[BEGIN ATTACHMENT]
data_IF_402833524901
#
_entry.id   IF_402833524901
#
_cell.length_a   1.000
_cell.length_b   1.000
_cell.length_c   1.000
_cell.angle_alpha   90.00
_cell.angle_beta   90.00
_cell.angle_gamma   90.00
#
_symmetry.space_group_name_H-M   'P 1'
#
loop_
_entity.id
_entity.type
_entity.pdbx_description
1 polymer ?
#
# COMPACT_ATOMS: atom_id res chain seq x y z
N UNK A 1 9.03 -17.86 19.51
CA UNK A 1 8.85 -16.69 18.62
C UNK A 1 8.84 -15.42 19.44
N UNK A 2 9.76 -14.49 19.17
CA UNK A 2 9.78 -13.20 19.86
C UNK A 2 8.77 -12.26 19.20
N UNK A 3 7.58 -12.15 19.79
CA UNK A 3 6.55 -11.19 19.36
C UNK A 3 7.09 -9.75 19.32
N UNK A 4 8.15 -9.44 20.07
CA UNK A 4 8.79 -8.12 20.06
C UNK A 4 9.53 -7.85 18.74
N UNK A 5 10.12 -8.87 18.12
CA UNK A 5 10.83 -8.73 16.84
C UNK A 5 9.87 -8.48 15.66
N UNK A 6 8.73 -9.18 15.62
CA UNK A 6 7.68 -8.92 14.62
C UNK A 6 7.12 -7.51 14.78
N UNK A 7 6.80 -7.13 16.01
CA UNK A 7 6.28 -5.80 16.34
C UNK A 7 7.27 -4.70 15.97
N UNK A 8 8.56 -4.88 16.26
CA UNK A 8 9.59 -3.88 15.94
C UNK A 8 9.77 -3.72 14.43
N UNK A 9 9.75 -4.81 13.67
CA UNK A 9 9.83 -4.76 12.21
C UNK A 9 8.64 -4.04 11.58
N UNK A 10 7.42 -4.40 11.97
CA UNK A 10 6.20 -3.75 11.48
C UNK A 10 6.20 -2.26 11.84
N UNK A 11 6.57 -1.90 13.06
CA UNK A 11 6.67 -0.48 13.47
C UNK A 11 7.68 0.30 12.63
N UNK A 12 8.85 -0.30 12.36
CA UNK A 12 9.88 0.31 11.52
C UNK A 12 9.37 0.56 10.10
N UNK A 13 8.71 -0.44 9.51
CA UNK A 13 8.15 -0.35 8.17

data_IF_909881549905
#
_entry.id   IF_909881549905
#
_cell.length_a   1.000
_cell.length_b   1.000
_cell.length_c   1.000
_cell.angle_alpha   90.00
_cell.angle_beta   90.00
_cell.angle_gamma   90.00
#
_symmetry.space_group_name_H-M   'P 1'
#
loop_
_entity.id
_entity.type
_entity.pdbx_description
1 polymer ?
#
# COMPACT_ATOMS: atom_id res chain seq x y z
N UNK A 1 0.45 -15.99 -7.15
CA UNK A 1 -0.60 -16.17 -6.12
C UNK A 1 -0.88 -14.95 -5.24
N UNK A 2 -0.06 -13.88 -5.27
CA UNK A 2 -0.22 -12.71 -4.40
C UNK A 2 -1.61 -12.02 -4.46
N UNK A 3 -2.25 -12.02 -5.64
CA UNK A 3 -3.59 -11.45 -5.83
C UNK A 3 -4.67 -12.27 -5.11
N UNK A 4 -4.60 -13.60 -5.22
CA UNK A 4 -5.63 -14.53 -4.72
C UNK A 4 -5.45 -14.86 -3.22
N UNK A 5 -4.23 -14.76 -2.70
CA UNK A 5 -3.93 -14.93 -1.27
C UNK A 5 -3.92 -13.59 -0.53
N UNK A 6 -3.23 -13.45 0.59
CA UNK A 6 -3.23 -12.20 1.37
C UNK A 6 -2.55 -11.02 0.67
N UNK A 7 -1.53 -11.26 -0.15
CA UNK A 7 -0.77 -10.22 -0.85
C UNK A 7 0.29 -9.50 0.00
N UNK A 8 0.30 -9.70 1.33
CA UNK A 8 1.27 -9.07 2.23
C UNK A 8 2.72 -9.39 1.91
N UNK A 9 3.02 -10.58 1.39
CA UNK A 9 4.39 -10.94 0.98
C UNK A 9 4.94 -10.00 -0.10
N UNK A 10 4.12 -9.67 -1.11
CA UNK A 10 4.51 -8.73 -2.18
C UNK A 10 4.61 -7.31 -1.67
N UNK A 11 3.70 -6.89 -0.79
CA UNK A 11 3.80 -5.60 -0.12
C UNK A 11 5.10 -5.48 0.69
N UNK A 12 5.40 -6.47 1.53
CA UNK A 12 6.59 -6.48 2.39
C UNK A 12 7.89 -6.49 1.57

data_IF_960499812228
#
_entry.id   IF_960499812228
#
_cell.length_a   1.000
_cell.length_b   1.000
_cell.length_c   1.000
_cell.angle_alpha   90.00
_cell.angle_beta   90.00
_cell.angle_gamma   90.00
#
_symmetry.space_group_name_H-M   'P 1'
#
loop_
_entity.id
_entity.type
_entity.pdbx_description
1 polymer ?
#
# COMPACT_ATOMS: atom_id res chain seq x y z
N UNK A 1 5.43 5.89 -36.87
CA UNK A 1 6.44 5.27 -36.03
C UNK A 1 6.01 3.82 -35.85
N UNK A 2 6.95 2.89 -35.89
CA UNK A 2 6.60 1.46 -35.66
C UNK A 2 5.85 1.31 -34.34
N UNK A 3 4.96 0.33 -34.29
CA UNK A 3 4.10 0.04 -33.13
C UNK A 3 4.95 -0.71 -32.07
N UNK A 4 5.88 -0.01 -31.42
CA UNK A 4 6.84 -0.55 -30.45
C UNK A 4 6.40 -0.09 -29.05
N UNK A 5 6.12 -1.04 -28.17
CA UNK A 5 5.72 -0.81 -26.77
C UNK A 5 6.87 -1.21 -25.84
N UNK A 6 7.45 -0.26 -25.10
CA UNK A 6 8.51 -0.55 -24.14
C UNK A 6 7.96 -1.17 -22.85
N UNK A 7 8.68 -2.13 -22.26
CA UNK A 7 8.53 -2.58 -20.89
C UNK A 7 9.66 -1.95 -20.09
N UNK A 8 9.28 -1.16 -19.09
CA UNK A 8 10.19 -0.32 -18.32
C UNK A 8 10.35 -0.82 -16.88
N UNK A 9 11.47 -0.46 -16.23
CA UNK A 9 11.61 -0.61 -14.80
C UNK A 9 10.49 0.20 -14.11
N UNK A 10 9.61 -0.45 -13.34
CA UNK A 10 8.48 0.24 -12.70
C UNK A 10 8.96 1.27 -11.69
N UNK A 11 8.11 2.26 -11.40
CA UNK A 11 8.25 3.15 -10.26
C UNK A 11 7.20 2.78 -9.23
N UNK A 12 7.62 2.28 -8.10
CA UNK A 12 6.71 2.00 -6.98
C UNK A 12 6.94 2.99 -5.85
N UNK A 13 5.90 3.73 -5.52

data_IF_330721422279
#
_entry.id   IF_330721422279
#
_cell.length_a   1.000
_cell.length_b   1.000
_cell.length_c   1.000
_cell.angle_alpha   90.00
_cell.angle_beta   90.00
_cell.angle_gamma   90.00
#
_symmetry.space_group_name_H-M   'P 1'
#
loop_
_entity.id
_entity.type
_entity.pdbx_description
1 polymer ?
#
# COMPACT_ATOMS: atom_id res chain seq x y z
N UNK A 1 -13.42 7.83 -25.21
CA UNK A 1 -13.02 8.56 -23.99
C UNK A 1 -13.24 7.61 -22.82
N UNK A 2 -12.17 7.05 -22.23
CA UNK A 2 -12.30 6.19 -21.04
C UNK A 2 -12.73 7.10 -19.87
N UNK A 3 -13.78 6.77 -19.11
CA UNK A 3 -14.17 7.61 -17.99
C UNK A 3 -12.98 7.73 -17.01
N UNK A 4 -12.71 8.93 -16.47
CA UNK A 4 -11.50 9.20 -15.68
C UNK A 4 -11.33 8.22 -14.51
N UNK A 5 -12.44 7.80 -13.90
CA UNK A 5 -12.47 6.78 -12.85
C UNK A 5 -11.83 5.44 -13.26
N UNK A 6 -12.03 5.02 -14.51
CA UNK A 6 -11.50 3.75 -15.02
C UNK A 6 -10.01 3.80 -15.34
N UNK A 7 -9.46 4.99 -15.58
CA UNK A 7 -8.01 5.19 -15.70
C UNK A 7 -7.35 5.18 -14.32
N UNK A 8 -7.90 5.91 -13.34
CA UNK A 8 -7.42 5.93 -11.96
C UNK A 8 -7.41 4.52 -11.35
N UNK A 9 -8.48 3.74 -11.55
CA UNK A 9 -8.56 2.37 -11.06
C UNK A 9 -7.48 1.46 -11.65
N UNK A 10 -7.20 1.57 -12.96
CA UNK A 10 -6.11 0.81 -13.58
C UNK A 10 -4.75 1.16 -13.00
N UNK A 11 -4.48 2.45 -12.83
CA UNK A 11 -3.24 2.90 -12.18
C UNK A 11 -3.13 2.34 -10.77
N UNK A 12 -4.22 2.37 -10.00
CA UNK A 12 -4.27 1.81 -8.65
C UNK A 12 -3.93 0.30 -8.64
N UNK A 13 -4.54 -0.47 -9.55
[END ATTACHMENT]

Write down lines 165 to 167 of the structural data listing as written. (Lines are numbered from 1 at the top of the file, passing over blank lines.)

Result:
N UNK A 11 8.11 2.26 -11.40
CA UNK A 11 8.25 3.15 -10.26
C UNK A 11 7.20 2.78 -9.23